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All eyes will be on Europe’s carriers this year, as they battle their way through recessions and corporate restructuring. Air France-KLM has a particularly tough challenge as it continues with its attempt to take 20% out of its cost structure – in the face of this year’s predicted recession in the Netherlands, and the French central bank’s assertion that France fell into a ‘mild’ recession at the end of 2012. But the carrier has denied reports in local media that it plans soon to take over Alitalia, (whose Italian homeland is also in recession) in which it has a 25% stake.

A spokesman told The Loadstar: “It cannot of course be excluded that one day we could possibly increase this participation. But for the moment, given our present difficult economic and financial situation, it seems not very likely that we shall be able to increase this participation in the very near future. Alitalia remains a major topic and concern of our global strategy.”

Reports in the Middle East suggest that Etihad is considering acquiring some of AF-KLM’s shares in Alitalia, which it will hold until AF-KLM is in a better financial situation, before completing a cash or share swap.

Integration has been a difficult subject for Air France-KLM. While Martinair has this year become more firmly merged into the fold, with the Dutch cargo airline’s employee contracts now under the KLM banner, the two major airlines have yet to reap the full benefits of their 2004 merger.

As Dr Andreas Otto, member of Lufthansa Cargo’s executive board said at the end of last year: “AF-KLM used to be our number one benchmark – I used to consider it a key player in the market. But I don’t see the focus in their merger.”

He added: “We’ll see very few professional cargo companies in Europe in the future.”

Lufthansa Cargo itself saw volumes fall 5.7% in Europe last year, giving it a load factor of just 51.1%, although Dr Otto predicted a 2 to 3% recovery in Germany in 2013. “Our budget is optimistic. Our chairman expects a lot,” he said.

The German airline, which last year faced Frankfurt’s night time ban, a squabble with Russia which saw it fail to gain overflight rights, and diminishing German economic strength, is also now seeing increased competition from a newly capitalised AirCargoGermany (ACG). With its part parent, Volga Dnepr, reportedly buoyed by new military contracts, and interline agreements with AirBridge Cargo, ACG has a newfound confidence in the market. Last year it took on two 747-400 freighters from ABC (although it plans to return two older aircraft to Martinair this year), and increased frequencies to Chicago and Mexico City. South America is also on its radar.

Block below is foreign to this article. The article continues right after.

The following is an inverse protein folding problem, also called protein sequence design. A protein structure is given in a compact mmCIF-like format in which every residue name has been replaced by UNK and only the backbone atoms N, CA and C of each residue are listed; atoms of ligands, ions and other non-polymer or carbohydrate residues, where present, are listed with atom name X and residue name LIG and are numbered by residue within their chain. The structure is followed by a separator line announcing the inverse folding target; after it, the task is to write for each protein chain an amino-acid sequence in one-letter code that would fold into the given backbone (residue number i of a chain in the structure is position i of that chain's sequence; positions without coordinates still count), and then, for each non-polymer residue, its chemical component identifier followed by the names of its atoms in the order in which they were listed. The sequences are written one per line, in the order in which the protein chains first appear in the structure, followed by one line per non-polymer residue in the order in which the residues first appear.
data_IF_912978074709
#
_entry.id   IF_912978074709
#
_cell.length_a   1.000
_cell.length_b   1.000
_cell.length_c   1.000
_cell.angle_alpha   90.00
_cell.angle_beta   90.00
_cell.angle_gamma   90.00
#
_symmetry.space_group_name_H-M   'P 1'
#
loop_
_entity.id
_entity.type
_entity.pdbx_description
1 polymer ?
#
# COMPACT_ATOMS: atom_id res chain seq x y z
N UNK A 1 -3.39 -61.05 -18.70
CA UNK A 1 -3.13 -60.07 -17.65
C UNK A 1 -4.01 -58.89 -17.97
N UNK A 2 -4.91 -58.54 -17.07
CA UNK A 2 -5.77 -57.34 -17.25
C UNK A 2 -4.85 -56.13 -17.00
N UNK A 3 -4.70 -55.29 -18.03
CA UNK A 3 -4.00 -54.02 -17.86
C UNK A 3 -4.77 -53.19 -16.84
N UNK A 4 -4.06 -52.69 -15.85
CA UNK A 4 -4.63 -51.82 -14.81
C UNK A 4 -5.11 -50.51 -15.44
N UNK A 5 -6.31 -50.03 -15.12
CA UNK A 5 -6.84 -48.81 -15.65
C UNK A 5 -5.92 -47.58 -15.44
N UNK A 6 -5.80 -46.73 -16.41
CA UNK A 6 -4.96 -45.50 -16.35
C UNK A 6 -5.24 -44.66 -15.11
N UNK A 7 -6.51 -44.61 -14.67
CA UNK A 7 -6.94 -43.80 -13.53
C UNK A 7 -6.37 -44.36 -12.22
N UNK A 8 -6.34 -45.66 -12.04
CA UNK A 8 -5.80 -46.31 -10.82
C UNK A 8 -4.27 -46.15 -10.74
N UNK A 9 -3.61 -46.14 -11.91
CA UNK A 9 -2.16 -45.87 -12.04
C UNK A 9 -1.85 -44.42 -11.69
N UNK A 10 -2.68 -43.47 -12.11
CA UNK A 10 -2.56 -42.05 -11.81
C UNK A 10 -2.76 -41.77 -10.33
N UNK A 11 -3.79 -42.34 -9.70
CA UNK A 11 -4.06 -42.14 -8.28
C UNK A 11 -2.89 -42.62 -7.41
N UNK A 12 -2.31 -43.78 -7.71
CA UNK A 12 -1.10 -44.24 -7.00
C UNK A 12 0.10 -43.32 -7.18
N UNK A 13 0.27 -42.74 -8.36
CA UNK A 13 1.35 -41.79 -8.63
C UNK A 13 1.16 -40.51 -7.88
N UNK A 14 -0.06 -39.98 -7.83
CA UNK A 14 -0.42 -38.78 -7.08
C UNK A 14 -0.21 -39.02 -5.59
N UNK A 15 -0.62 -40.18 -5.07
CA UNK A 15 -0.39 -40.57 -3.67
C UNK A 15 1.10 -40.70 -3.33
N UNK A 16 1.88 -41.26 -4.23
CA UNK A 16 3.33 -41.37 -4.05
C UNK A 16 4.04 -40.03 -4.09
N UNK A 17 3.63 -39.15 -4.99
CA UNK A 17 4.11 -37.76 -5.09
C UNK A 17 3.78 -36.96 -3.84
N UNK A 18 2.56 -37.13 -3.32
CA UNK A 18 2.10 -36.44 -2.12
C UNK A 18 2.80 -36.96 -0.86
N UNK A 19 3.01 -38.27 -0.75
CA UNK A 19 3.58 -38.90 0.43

Over in the UK (rumoured to be in a triple-dip recession) and Spain (where industrial output fell for the 15th consecutive month in November, with the recession expected to last throughout most of 2013), IAG will spend the year battling with Spanish unions to cut 4,500 jobs from Iberia.

However, the Cargo division seems more confident. Despite a disappointing end to December that “left a nasty taste in the mouth”, Dave Shepherd, global head of sales for IAG Cargo, said that increasing numbers of customers plus further integration, including the revenue management system, would help the carrier this year. “We’ve gown our market share and from a distribution point of view, we will make it easier to do business with us online and through a number of different channels.”

He added that although “negotiations around BSAs are getting tougher, and potentially customers are booking less, we have more customers – so more capacity overall has been booked. Our customer base is as big as it’s ever been.”

Meanwhile, the future of Cargolux is still up in the air, after the Luxembourg government bought out disgruntled shareholder Qatar Airways. While the Chinese HNA Group was in the frame as a new shareholder in November, a meeting between Luxembourg’s prime minister and Russia’s deputy prime minister in late December again raised the prospect of a deal with Volga Dnepr. Reports in the Luxembourg press stated that the Russian politician proposed a deal between the pair, stating: “Cargolux is like a beautiful bride and Volga Dnepr is a financially strong candidate.”

This is not a statement that holds much weight in the air cargo market, however. One seasoned observer said: “Volga Dnepr is probably just trying to find out as much as it can about Cargolux, with no intention of acquiring it. I can’t see the value in that pairing.”

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